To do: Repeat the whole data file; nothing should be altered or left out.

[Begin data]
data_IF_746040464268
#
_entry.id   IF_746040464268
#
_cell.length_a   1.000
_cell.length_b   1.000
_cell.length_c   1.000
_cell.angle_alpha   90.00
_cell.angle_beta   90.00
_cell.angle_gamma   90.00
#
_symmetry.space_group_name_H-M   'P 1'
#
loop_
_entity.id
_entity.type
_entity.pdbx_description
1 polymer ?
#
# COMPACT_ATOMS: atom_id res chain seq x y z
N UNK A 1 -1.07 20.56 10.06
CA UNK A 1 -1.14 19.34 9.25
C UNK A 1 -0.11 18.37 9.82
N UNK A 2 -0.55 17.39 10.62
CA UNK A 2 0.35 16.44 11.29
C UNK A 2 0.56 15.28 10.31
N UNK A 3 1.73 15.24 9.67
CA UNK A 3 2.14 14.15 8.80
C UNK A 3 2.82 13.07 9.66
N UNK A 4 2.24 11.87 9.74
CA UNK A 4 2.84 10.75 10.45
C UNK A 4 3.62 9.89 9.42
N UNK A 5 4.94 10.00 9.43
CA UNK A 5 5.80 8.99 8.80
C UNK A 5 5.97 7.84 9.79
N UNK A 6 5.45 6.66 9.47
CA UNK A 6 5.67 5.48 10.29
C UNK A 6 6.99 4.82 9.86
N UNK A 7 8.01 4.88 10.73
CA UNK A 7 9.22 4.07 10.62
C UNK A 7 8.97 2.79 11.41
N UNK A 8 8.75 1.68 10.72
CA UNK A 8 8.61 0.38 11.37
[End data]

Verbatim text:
data_IF_746040464268
#
_entry.id   IF_746040464268
#
_cell.length_a   1.000
_cell.length_b   1.000
_cell.length_c   1.000
_cell.angle_alpha   90.00
_cell.angle_beta   90.00
_cell.angle_gamma   90.00
#
_symmetry.space_group_name_H-M   'P 1'
#
loop_
_entity.id
_entity.type
_entity.pdbx_description
1 polymer ?
#
# COMPACT_ATOMS: atom_id res chain seq x y z
N UNK A 1 -1.07 20.56 10.06
CA UNK A 1 -1.14 19.34 9.25
C UNK A 1 -0.11 18.37 9.82
N UNK A 2 -0.55 17.39 10.62
CA UNK A 2 0.35 16.44 11.29
C UNK A 2 0.56 15.28 10.31
N UNK A 3 1.73 15.24 9.67
CA UNK A 3 2.14 14.15 8.80
C UNK A 3 2.82 13.07 9.66
N UNK A 4 2.24 11.87 9.74
CA UNK A 4 2.84 10.75 10.45
C UNK A 4 3.62 9.89 9.42
N UNK A 5 4.94 10.00 9.43
CA UNK A 5 5.80 8.99 8.80
C UNK A 5 5.97 7.84 9.79
N UNK A 6 5.45 6.66 9.47
CA UNK A 6 5.67 5.48 10.29
C UNK A 6 6.99 4.82 9.86
N UNK A 7 8.01 4.88 10.73
CA UNK A 7 9.22 4.07 10.62
C UNK A 7 8.97 2.79 11.41
N UNK A 8 8.75 1.68 10.72
CA UNK A 8 8.61 0.38 11.37